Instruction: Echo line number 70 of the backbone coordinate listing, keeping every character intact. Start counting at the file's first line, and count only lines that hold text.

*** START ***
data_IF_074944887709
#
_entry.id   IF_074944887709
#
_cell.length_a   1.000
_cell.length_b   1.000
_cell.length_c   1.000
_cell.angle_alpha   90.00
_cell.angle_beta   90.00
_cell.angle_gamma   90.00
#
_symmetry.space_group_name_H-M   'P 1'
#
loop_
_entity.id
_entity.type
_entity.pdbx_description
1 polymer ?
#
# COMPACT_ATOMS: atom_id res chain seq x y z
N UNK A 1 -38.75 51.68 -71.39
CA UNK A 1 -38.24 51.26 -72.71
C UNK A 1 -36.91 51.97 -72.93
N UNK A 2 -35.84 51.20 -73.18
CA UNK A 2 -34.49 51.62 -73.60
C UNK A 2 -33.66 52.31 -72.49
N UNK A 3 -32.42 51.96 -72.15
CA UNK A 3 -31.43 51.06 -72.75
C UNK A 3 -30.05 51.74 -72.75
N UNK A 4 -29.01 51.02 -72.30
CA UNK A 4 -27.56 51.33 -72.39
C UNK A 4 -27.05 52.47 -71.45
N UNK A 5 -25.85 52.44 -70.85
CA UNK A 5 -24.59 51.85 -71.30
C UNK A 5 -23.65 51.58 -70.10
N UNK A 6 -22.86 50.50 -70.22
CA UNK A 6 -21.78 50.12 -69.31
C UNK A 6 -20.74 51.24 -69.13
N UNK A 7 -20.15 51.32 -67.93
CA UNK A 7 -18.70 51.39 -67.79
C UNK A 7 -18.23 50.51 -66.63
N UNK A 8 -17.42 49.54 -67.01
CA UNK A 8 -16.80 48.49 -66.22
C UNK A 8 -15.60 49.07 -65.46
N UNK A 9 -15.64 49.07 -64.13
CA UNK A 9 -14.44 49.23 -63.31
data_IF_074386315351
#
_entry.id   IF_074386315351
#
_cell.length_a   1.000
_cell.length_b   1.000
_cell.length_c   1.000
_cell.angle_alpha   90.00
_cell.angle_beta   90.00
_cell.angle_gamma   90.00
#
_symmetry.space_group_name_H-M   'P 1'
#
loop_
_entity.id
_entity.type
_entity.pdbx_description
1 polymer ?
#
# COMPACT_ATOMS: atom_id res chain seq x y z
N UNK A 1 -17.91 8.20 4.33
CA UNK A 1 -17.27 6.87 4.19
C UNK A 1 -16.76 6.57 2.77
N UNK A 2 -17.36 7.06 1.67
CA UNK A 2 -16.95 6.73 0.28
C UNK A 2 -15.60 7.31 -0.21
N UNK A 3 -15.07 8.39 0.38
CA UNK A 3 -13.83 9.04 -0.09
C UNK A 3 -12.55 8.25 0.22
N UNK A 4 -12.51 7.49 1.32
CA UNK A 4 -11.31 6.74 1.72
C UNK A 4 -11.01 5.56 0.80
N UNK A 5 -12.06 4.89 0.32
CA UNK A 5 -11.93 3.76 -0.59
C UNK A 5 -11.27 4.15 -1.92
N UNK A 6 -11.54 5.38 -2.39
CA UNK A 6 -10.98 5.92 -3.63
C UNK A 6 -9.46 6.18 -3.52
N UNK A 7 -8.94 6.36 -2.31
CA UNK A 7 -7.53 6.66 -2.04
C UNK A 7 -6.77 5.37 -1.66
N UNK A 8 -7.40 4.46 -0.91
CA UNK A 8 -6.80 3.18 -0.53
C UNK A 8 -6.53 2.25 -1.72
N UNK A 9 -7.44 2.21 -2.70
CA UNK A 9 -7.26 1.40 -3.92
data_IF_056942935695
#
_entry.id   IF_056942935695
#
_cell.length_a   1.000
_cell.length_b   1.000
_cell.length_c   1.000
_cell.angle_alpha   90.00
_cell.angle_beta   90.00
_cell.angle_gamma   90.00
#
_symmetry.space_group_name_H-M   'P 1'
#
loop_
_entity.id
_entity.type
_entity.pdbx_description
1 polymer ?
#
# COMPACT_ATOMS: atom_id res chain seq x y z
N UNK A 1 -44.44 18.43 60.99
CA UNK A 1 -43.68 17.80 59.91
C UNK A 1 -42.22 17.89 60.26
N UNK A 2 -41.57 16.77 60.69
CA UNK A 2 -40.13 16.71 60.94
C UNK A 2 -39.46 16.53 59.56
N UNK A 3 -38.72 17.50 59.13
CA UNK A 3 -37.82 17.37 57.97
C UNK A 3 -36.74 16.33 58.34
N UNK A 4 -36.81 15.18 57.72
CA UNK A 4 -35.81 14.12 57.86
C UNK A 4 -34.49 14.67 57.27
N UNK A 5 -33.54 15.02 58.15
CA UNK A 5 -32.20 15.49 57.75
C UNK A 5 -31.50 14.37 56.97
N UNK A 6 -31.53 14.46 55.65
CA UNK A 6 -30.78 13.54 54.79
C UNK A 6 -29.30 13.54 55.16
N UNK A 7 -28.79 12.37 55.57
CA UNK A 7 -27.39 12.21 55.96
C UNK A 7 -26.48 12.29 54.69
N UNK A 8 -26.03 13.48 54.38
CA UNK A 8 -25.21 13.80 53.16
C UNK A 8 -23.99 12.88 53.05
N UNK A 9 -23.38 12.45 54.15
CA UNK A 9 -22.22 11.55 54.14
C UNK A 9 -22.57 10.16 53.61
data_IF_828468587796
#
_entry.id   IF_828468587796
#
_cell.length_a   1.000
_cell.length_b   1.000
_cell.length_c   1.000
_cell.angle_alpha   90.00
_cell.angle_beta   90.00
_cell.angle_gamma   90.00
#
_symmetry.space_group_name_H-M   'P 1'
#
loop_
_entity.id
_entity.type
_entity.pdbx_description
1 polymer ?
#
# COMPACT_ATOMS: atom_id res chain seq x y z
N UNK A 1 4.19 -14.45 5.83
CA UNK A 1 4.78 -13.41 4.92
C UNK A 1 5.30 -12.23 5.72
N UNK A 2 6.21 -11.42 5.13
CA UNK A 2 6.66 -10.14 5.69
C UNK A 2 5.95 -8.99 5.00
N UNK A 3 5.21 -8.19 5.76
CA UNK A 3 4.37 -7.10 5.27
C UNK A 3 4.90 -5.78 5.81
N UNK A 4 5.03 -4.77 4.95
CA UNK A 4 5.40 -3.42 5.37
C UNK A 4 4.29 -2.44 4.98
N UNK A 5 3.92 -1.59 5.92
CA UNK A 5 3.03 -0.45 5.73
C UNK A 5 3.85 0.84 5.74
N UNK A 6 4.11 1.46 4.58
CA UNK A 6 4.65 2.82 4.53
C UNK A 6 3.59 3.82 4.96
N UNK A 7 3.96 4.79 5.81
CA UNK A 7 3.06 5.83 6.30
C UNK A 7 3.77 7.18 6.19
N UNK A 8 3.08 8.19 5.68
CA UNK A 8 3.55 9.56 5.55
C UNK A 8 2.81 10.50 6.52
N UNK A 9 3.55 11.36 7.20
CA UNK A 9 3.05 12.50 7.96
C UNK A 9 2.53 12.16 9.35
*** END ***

N UNK A 2 -17.36 7.06 1.67